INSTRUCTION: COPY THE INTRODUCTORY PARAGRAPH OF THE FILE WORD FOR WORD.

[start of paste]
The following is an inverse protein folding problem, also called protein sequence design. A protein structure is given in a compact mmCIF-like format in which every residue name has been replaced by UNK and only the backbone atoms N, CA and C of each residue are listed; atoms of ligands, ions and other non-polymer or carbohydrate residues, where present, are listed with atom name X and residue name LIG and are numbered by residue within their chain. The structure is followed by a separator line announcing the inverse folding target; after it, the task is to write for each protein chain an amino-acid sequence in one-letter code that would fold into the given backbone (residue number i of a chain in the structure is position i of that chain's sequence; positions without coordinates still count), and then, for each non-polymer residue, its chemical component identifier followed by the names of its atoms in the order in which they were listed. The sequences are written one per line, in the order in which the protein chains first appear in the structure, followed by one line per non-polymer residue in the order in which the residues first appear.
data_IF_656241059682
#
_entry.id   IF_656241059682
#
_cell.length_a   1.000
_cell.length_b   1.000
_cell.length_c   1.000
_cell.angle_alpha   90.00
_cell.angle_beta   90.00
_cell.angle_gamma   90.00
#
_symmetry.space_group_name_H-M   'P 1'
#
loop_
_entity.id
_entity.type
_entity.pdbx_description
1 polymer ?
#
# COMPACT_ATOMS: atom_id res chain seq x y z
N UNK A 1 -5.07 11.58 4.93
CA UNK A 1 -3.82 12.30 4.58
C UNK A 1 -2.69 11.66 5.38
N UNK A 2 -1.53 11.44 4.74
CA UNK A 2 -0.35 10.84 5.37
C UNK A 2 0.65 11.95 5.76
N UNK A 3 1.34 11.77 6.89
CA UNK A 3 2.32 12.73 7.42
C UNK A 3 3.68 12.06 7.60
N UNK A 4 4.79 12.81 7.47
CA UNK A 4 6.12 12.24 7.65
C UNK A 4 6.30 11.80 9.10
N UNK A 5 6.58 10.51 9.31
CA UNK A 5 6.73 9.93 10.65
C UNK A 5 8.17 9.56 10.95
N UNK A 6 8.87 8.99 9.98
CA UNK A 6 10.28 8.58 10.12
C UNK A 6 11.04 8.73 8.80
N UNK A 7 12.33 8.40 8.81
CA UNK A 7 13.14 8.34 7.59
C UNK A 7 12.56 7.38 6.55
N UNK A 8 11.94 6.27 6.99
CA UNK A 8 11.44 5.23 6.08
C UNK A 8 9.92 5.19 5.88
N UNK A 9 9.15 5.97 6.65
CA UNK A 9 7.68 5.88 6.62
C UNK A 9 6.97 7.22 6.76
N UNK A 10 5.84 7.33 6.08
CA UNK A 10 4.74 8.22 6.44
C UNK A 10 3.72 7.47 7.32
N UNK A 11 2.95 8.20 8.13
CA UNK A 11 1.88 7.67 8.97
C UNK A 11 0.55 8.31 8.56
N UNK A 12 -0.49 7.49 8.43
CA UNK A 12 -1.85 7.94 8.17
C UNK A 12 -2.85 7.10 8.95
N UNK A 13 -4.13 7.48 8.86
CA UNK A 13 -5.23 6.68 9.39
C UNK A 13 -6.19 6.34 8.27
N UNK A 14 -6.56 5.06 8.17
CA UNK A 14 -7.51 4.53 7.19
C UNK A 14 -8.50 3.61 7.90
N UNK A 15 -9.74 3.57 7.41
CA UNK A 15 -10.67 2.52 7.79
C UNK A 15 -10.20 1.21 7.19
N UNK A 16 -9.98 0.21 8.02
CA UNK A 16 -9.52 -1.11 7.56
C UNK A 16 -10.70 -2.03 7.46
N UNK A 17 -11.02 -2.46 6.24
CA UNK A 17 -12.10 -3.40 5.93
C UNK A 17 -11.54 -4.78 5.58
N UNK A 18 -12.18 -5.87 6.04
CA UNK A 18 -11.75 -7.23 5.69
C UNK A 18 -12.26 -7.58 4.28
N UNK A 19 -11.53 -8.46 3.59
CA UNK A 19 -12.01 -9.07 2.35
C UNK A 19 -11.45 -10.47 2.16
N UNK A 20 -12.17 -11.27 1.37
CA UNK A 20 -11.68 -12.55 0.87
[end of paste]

The following is an inverse protein folding problem, also called protein sequence design. A protein structure is given in a compact mmCIF-like format in which every residue name has been replaced by UNK and only the backbone atoms N, CA and C of each residue are listed; atoms of ligands, ions and other non-polymer or carbohydrate residues, where present, are listed with atom name X and residue name LIG and are numbered by residue within their chain. The structure is followed by a separator line announcing the inverse folding target; after it, the task is to write for each protein chain an amino-acid sequence in one-letter code that would fold into the given backbone (residue number i of a chain in the structure is position i of that chain's sequence; positions without coordinates still count), and then, for each non-polymer residue, its chemical component identifier followed by the names of its atoms in the order in which they were listed. The sequences are written one per line, in the order in which the protein chains first appear in the structure, followed by one line per non-polymer residue in the order in which the residues first appear.